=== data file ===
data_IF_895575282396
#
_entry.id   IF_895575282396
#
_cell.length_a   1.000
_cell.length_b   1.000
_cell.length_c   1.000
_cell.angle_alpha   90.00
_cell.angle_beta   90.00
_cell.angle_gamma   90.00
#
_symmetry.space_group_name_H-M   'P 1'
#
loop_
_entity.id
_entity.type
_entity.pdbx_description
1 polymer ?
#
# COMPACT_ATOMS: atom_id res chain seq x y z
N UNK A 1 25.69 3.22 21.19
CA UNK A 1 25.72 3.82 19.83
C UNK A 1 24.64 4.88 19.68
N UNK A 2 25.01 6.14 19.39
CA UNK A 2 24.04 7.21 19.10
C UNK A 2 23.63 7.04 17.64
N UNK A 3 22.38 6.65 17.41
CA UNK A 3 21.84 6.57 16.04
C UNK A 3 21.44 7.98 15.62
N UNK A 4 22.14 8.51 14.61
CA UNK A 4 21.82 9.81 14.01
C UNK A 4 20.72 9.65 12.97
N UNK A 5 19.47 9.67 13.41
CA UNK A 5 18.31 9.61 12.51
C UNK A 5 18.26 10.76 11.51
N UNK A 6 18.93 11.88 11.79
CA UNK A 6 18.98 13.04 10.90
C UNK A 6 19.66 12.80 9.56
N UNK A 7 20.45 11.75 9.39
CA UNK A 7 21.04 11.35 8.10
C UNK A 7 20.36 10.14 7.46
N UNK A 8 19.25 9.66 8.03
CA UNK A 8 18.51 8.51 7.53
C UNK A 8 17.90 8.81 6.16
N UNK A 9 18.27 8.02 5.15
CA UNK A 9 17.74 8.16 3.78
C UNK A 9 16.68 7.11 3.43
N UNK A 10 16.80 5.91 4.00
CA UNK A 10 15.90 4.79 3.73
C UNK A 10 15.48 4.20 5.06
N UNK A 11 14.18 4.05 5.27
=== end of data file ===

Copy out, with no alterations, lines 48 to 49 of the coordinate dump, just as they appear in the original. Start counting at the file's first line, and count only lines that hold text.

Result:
N UNK A 10 16.80 5.91 4.00
CA UNK A 10 15.90 4.79 3.73